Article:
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Subprime Shock

Global investors were very slow to notice the mounting troubles in the U.S. housing and mortgage markets. After some volatility early in 2007, when the Chinese stock market briefly stumbled, global stock and bond prices rocketed to new highs. But fissures were developing in some esoteric corners of the financial markets, such as the credit default swap market (a market for insurance contracts on bonds—mostly corporate bonds, but also mortgage-backed bonds), but this meant little to all but the handful of investors who traded in them.

But by late spring, the cracks could no longer be ignored. A string of venerable investment banks, including the now-defunct Bear Stearns, announced that some of their hedge funds, which had invested aggressively in mortgage-related securities, were hemorrhaging cash and facing failure. Investors weren’t prepared for the news. Most global stock, bond, and real estate markets were trading near record highs, reflecting investors’ complacent view of the risks involved. As the extent of the financial system’s exposure to subprime mortgages came into relief in the following weeks, these same investors began running for the door. By summer 2007, the subprime financial shock was reverberating across the globe.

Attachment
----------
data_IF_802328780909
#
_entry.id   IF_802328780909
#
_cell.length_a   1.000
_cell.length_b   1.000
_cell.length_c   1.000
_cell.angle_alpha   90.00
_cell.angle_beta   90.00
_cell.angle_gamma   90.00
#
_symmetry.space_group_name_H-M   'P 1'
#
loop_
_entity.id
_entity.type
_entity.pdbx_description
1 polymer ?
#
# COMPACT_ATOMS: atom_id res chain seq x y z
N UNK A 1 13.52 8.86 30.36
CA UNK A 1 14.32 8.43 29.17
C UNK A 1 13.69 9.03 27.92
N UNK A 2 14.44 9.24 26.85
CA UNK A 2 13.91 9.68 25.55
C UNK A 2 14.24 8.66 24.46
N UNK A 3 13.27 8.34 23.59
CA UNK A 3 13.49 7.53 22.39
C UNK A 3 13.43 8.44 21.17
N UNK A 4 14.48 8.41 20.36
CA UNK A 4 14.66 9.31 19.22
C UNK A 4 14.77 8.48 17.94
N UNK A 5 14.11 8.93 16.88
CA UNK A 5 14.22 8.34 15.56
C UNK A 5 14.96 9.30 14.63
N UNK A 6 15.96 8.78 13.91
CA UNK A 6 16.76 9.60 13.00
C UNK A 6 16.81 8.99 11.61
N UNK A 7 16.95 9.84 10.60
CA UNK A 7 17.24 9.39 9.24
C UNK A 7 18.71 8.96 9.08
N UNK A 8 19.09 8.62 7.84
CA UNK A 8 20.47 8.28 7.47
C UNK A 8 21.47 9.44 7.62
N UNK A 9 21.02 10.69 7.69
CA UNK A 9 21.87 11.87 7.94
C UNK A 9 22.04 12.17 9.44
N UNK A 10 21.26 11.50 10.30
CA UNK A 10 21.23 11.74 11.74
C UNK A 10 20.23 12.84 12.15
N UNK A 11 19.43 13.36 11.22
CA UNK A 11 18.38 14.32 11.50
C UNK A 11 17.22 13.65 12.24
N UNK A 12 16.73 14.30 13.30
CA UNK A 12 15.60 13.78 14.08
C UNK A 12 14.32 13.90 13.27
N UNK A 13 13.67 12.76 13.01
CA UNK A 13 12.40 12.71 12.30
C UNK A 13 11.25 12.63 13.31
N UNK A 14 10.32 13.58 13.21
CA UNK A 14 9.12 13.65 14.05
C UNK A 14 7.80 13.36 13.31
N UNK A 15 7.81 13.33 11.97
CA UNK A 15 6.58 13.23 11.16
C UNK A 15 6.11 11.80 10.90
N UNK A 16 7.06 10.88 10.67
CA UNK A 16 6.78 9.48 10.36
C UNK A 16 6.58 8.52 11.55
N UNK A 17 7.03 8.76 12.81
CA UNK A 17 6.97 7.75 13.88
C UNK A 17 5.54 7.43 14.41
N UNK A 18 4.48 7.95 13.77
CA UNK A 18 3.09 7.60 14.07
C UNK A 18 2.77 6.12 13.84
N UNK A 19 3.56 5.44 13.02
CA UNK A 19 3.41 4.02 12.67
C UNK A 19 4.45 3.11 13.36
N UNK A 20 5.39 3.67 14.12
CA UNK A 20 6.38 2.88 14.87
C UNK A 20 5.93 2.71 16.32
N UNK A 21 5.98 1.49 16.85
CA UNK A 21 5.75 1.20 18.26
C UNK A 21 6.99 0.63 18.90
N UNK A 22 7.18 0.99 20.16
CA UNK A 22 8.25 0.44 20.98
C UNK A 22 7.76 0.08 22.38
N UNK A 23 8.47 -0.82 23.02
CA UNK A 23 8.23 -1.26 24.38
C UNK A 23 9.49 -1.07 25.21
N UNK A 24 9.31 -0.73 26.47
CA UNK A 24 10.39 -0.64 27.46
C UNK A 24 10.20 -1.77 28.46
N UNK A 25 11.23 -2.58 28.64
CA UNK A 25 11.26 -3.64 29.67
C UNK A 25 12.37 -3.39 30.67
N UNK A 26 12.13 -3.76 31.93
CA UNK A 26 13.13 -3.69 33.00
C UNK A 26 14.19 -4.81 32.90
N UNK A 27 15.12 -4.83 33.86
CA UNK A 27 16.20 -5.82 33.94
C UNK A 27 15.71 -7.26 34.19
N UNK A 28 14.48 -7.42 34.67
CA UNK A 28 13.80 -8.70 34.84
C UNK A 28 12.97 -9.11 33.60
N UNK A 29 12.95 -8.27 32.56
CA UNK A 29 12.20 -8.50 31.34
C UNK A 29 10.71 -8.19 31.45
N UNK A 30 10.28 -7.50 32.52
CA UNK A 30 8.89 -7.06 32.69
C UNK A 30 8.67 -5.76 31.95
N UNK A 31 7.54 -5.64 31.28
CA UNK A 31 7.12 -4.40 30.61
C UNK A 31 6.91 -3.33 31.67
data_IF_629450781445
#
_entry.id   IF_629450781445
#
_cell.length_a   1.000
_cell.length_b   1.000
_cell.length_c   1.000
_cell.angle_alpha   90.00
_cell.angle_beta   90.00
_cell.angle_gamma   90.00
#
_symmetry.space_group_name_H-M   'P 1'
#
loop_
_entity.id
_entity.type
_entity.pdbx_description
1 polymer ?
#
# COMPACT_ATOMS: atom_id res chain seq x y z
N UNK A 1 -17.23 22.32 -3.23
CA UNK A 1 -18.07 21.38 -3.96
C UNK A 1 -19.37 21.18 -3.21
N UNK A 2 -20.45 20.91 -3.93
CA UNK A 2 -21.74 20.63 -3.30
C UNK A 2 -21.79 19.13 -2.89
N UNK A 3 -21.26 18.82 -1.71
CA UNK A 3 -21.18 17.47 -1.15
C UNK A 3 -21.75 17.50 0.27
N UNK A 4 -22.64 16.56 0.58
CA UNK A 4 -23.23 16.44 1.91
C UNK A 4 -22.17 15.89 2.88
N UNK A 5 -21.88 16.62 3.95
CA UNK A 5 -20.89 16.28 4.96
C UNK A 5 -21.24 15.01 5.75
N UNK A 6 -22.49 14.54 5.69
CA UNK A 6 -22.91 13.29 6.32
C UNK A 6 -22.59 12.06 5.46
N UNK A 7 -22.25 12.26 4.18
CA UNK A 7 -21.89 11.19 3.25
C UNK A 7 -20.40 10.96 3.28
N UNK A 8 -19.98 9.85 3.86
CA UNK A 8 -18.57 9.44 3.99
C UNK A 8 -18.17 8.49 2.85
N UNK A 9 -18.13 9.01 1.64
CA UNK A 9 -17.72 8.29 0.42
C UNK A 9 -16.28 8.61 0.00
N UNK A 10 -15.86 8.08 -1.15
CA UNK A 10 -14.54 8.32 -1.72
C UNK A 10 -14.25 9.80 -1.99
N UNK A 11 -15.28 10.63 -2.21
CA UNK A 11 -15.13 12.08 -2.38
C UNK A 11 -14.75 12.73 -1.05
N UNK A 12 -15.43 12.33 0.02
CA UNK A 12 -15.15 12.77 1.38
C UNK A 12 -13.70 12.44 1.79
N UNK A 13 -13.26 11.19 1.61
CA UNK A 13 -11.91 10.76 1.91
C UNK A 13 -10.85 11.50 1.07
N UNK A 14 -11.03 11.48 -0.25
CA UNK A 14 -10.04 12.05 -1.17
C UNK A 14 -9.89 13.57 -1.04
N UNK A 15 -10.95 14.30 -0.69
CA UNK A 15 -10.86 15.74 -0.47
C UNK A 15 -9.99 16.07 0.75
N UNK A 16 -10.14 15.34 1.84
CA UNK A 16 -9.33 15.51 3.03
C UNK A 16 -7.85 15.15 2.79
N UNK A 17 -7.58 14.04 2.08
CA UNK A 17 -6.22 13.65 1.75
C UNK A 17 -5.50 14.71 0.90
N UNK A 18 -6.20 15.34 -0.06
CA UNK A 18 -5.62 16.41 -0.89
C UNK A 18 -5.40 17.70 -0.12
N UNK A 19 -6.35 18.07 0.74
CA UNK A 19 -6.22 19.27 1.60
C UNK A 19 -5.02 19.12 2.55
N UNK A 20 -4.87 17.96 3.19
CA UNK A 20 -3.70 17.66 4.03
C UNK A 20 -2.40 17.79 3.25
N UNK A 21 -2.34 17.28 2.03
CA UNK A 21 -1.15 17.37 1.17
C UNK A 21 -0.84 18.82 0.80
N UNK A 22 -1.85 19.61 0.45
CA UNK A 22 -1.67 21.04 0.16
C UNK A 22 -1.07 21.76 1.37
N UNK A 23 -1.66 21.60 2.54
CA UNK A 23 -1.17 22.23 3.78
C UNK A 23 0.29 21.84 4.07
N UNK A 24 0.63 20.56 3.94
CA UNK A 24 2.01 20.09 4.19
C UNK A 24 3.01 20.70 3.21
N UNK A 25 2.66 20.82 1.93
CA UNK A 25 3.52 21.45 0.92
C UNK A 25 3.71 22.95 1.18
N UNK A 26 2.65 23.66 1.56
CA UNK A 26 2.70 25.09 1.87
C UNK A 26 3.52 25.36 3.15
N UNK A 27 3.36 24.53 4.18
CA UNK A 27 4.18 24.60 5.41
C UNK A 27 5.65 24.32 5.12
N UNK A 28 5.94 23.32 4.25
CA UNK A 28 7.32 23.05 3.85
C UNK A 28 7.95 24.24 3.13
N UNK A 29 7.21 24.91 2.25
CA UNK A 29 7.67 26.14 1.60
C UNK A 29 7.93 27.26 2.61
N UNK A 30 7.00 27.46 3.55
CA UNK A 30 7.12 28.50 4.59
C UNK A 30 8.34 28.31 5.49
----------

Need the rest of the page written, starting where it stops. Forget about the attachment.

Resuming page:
Some parts of the market for mortgage-backed securities effectively shut down. Bonds backed by the Federal Housing Administration (which is part of the federal government) and Fannie Mae and Freddie Mac (which at the time were publicly traded companies but have since been nationalized and are now owned by taxpayers) continued to be issued. But banks abruptly stopped issuing other mortgage-backed bonds, especially those backed by subprime loans. At the peak of the boom, such bonds accounted for half of all mortgage originations.

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